I seem to remember hearing that those people with the money opposed the recent wage hike, many of those self same people are funding the Pheu Thai party


Within six months of taking office, voters will see a drop in the cost of living. The following six months will have the government churning out policies designed to raise incomes.


Strange that the policies announced need to be formulated to actually be ready to implement.



The Pheu Thai government would set up a people's bank specialising in solving problems related to non-bank loans.


Why do they need a new bank , surely the Government Savings Bank could deal with the above problems?


Under Pheu Thai's leadership, the economy is projected to expand at 9 per cent a year.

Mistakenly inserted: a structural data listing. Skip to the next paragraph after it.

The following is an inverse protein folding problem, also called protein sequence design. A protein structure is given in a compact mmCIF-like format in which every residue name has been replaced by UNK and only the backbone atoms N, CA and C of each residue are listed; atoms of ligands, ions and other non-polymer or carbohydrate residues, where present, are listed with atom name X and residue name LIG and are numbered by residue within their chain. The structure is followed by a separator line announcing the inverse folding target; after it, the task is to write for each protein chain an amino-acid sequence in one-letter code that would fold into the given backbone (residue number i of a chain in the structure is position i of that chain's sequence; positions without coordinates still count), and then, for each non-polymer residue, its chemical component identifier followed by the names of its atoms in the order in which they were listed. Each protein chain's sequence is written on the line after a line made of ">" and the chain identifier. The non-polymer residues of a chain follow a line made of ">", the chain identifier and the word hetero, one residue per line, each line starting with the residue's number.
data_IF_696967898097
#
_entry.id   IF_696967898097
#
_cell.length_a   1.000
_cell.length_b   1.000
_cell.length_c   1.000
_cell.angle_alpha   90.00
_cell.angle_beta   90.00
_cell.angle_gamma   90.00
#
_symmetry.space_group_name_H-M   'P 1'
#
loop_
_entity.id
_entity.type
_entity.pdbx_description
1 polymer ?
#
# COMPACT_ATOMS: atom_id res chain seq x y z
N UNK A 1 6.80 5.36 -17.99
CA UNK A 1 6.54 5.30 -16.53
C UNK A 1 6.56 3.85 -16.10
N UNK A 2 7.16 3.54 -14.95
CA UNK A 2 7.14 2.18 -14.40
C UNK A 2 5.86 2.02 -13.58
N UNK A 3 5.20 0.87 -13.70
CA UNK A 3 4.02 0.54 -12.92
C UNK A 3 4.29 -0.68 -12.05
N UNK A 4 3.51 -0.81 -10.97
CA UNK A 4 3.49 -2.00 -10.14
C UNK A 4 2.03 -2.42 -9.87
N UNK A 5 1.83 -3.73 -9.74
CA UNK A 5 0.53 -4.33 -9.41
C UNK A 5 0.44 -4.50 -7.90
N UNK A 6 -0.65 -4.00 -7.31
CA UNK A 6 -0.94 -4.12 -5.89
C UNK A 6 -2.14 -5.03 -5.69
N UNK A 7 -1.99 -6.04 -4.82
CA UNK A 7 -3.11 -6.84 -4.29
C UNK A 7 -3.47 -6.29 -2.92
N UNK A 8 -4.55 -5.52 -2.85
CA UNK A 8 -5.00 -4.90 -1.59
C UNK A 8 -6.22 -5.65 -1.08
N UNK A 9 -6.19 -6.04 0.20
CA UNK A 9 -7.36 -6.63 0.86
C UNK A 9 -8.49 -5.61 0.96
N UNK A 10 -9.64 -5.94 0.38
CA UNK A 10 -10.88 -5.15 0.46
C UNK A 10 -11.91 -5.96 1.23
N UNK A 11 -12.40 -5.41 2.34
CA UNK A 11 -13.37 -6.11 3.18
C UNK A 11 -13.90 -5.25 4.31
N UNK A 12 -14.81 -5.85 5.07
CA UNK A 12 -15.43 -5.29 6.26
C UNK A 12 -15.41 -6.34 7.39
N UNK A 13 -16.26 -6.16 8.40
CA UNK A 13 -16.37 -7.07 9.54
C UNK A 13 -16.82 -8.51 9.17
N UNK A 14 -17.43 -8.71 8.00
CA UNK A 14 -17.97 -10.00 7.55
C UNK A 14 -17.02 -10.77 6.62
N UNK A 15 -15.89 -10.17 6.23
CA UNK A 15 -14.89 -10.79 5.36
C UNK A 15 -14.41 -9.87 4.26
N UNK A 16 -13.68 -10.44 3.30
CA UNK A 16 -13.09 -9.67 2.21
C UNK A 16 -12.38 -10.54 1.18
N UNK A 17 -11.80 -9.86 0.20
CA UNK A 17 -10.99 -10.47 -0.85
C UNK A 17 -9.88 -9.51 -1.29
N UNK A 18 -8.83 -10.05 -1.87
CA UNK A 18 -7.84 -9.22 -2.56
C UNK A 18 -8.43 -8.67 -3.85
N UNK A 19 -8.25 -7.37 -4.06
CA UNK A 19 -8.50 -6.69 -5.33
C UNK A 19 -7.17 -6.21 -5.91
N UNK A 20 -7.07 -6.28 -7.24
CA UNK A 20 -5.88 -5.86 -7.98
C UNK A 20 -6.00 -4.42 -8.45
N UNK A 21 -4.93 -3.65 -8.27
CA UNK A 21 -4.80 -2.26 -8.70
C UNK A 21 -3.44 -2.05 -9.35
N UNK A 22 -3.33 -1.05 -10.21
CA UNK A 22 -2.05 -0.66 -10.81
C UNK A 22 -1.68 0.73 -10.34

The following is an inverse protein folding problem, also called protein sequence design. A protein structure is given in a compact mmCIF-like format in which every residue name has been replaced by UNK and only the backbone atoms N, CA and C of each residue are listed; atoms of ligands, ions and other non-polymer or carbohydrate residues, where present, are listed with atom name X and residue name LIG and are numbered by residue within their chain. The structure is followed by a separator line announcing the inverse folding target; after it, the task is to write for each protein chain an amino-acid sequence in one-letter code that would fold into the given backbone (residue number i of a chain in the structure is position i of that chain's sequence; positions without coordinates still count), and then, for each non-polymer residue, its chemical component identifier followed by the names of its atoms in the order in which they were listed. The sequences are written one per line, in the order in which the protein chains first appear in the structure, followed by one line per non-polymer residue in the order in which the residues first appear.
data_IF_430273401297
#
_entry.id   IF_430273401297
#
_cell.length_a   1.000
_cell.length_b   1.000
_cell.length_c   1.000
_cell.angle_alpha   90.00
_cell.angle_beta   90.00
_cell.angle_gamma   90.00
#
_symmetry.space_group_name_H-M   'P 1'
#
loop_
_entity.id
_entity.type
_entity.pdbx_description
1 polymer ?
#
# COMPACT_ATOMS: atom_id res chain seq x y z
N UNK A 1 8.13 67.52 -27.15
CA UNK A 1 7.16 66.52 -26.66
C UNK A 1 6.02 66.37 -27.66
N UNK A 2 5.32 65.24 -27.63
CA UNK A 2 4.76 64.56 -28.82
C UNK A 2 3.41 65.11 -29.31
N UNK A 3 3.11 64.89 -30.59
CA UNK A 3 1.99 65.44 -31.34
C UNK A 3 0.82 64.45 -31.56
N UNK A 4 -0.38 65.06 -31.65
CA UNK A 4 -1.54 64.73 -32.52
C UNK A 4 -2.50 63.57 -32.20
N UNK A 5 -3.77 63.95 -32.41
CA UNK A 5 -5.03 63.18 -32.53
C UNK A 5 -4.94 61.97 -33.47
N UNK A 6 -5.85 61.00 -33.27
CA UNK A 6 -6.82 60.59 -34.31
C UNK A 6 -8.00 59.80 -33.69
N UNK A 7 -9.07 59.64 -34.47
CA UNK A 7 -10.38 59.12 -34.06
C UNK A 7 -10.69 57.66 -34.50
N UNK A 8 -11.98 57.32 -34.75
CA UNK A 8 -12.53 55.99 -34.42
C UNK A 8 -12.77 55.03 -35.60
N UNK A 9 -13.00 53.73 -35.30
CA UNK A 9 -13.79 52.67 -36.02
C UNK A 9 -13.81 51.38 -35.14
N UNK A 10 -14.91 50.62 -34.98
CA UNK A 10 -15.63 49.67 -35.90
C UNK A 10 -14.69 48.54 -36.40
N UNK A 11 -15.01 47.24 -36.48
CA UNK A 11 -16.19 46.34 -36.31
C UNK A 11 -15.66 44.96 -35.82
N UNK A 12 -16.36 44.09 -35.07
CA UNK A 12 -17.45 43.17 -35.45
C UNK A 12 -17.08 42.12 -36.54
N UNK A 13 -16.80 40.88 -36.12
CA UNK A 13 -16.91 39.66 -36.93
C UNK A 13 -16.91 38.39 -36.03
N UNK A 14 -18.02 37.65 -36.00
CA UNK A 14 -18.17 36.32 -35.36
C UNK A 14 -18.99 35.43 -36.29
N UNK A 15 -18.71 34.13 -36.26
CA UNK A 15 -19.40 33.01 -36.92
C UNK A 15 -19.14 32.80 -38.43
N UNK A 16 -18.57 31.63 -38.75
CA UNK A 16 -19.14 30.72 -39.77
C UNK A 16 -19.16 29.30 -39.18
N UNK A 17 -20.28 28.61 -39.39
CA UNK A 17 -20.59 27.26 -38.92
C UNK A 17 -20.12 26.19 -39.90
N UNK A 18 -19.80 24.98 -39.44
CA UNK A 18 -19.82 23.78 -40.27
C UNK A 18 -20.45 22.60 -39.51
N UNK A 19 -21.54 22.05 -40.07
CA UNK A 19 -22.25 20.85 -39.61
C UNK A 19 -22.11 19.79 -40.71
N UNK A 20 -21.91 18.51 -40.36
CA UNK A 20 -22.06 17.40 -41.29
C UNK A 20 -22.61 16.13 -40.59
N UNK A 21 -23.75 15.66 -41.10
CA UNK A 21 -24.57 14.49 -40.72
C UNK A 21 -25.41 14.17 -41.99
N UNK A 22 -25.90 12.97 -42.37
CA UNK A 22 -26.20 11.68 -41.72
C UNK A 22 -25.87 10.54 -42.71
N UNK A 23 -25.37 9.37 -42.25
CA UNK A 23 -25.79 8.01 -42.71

These Pheu Thai advisers should indeed be running the worlds economic affairs

Tourism is expected to be a main vehicle for earnings growth and Pheu Thai will advocate an open-skies policy to bring in more visitors.



Ah, now we see the truth of the matter, it is a case of fleece all foreign tourists to finance the coming disaster


The prime minister dares not call an early election because the Democrats know they cannot compete with Pheu Thai's platform, Suchart said.


Any sane and sensible person will realise that no government would like to ''win'' an election using these policies.


One does indeed wonder if Suchart Thadathamrongvej.is taking what he shouldn't be taking, or not taking what he should be taking



PTP still missing the main points: